Mega-tragedies like Superstorm Sandy, which cause loss of life and billions in damages, drive an argument for radical changes that address the root, rather than the symptoms, of our climate crisis. With the right kind of public pressure, money can be spent reviving and reinventing communities hit by disasters. One example: Greensburg, Kansas, after a super tornado destroyed 95 percent of the town in 2007. From This Changes Everything: Capitalism vs. the Climate.
As a result of an extraordinary, community-led process that began just days after the disaster, with neighbors holding meetings in tents amid the wreckage of their former lives, Greensburg today stands as a model “green town,” often described as the greenest in America. The hospital, city hall, and school have all been built to the highest certification level issued by Leadership in Energy and Environmental Design (LEED). And the town has become a destination for hundreds of policy makers, anxious to learn more about its low-energy lighting and its cutting-edge green architecture and waste reduction, as well as the wind turbines that earn municipal revenue by producing more power than local residents need.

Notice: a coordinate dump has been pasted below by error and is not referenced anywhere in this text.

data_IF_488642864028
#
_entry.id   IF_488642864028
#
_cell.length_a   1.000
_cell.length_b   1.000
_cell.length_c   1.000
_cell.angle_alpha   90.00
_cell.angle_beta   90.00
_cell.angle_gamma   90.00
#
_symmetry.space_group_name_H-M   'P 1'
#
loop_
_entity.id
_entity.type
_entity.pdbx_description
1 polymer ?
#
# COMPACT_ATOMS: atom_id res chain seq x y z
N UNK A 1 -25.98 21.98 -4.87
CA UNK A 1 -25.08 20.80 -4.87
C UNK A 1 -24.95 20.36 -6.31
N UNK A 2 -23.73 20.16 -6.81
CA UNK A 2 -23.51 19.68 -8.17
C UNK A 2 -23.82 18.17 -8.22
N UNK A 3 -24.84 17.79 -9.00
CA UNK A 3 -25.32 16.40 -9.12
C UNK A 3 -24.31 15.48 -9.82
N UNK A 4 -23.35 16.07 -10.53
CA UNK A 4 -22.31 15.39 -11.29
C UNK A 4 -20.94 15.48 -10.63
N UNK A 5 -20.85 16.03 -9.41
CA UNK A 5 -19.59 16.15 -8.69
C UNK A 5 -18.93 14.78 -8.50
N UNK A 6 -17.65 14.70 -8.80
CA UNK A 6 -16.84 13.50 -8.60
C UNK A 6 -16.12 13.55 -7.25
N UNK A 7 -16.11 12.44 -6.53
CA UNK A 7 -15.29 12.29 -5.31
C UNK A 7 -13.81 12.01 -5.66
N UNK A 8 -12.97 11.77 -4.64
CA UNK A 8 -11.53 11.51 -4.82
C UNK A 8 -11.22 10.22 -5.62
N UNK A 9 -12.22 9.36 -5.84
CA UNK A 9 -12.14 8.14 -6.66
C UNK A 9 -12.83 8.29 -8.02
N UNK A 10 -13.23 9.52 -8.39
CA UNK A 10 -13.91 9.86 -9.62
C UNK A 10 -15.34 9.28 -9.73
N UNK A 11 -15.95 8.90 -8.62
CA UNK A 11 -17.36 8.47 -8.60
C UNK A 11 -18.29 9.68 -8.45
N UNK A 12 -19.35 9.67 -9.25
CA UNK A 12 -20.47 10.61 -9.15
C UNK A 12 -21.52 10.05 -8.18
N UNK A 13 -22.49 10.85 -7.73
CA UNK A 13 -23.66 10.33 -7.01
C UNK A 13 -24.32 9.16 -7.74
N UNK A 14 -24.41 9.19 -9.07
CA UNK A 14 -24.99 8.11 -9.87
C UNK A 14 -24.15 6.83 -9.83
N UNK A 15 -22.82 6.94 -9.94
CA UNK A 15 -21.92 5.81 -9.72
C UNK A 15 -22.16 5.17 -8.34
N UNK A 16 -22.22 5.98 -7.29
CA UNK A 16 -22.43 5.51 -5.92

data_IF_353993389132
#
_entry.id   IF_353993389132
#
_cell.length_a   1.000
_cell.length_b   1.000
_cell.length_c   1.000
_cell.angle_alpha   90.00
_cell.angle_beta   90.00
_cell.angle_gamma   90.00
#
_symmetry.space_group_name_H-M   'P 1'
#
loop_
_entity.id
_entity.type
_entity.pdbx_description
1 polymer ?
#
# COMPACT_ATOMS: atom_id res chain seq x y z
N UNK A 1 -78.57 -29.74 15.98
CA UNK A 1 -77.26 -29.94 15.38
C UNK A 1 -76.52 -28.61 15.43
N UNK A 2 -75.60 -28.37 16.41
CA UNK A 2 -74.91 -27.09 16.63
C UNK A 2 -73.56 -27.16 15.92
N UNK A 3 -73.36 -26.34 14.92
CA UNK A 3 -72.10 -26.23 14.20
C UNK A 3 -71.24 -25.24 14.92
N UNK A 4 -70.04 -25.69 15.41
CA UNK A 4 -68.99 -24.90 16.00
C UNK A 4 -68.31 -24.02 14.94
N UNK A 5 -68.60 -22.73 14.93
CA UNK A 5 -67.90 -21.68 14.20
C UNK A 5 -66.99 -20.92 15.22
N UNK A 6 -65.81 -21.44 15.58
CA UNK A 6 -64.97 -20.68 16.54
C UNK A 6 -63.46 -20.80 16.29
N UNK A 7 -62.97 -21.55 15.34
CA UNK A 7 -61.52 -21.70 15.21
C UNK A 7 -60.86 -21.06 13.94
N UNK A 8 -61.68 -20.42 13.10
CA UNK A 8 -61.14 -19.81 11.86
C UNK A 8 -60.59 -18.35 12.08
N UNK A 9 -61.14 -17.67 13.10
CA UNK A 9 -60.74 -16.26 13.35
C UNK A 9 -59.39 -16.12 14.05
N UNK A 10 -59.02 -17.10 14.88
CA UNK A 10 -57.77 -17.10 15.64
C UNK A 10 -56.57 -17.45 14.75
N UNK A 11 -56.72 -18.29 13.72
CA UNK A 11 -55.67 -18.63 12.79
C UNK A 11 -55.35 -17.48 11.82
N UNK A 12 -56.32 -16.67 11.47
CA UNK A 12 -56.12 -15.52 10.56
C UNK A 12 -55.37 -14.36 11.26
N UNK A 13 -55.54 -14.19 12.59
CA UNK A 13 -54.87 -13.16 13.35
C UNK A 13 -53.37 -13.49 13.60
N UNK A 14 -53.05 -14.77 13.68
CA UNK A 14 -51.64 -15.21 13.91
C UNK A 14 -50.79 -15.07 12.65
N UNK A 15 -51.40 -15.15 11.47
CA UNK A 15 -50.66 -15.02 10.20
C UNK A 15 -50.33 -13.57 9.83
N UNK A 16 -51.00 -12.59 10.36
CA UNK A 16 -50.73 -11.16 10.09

Most striking of all, this “living laboratory” is taking place in the heart of an overwhelmingly Republican-voting county, where a great many people are entirely unconvinced that climate change is real. But those debates seem to matter little to residents: the shared experience of tremendous loss, as well as the outpouring of generosity that follow the disaster, have, in Greensburg, rekindled the values of land stewardship and intergenerational responsibility that have deep roots in rural life. “The number one topic at those tent meetings was talking about who we are—what are our values?” recalls Greensburg mayor Bob Dixson, a former postmaster who comes from a long line of farmers. He added, “Sometimes we agreed to disagree, but we were still civil to each other. And let’s not forget that our ancestors were stewards of the land. My ancestors lived in the original green homes: sod houses…. We learned that the only true green and sustainable things in life are how we treat each other.”
Images by Joah Bussert for GreensburgGreentown.org